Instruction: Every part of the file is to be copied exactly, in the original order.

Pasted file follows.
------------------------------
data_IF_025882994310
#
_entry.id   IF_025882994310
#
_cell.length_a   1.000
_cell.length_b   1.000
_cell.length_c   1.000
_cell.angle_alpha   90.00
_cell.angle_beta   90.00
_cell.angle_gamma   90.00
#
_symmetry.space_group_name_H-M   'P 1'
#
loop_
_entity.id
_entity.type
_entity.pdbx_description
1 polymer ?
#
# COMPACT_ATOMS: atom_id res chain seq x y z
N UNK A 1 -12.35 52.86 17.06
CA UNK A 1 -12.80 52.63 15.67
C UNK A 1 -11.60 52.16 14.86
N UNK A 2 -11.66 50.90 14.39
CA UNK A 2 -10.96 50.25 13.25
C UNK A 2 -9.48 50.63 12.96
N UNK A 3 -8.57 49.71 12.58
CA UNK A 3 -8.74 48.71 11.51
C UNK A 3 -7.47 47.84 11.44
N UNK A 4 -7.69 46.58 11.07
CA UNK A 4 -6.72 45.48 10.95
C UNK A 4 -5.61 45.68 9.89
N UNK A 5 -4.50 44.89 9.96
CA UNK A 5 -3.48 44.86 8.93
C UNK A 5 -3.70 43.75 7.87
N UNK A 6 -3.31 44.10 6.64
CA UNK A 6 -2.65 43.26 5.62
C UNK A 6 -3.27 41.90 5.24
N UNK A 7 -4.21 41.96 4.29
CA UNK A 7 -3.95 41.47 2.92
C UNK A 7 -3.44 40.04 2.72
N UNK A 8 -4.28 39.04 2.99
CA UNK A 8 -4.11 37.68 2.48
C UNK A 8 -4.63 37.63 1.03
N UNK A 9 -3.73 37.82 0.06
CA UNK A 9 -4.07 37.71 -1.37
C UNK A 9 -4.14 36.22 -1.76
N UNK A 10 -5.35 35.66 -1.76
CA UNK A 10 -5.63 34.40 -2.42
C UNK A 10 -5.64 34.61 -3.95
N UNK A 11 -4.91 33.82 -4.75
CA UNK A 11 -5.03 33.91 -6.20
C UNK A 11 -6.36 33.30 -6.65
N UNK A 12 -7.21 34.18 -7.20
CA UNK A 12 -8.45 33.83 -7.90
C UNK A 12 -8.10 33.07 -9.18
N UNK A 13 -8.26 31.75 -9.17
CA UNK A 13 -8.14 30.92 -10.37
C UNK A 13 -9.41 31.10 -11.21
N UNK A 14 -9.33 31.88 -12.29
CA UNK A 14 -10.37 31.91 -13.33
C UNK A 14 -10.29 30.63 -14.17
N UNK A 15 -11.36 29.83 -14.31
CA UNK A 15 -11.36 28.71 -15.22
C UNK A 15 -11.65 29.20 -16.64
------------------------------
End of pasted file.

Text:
data_IF_025882994310
#
_entry.id   IF_025882994310
#
_cell.length_a   1.000
_cell.length_b   1.000
_cell.length_c   1.000
_cell.angle_alpha   90.00
_cell.angle_beta   90.00
_cell.angle_gamma   90.00
#
_symmetry.space_group_name_H-M   'P 1'
#
loop_
_entity.id
_entity.type
_entity.pdbx_description
1 polymer ?
#
# COMPACT_ATOMS: atom_id res chain seq x y z
N UNK A 1 -12.35 52.86 17.06
CA UNK A 1 -12.80 52.63 15.67
C UNK A 1 -11.60 52.16 14.86
N UNK A 2 -11.66 50.90 14.39
CA UNK A 2 -10.96 50.25 13.25
C UNK A 2 -9.48 50.63 12.96
N UNK A 3 -8.57 49.71 12.58
CA UNK A 3 -8.74 48.71 11.51
C UNK A 3 -7.47 47.84 11.44
N UNK A 4 -7.69 46.58 11.07
CA UNK A 4 -6.72 45.48 10.95
C UNK A 4 -5.61 45.68 9.89
N UNK A 5 -4.50 44.89 9.96
CA UNK A 5 -3.48 44.86 8.93
C UNK A 5 -3.70 43.75 7.87
N UNK A 6 -3.31 44.10 6.64
CA UNK A 6 -2.65 43.26 5.62
C UNK A 6 -3.27 41.90 5.24
N UNK A 7 -4.21 41.96 4.29
CA UNK A 7 -3.95 41.47 2.92
C UNK A 7 -3.44 40.04 2.72
N UNK A 8 -4.28 39.04 2.99
CA UNK A 8 -4.11 37.68 2.48
C UNK A 8 -4.63 37.63 1.03
N UNK A 9 -3.73 37.82 0.06
CA UNK A 9 -4.07 37.71 -1.37
C UNK A 9 -4.14 36.22 -1.76
N UNK A 10 -5.35 35.66 -1.76
CA UNK A 10 -5.63 34.40 -2.42
C UNK A 10 -5.64 34.61 -3.95
N UNK A 11 -4.91 33.82 -4.75
CA UNK A 11 -5.03 33.91 -6.20
C UNK A 11 -6.36 33.30 -6.65
N UNK A 12 -7.21 34.18 -7.20
CA UNK A 12 -8.45 33.83 -7.90
C UNK A 12 -8.10 33.07 -9.18
N UNK A 13 -8.26 31.75 -9.17
CA UNK A 13 -8.14 30.92 -10.37
C UNK A 13 -9.41 31.10 -11.21
N UNK A 14 -9.33 31.88 -12.29
CA UNK A 14 -10.37 31.91 -13.33
C UNK A 14 -10.29 30.63 -14.17
N UNK A 15 -11.36 29.83 -14.31
CA UNK A 15 -11.36 28.71 -15.22
C UNK A 15 -11.65 29.20 -16.64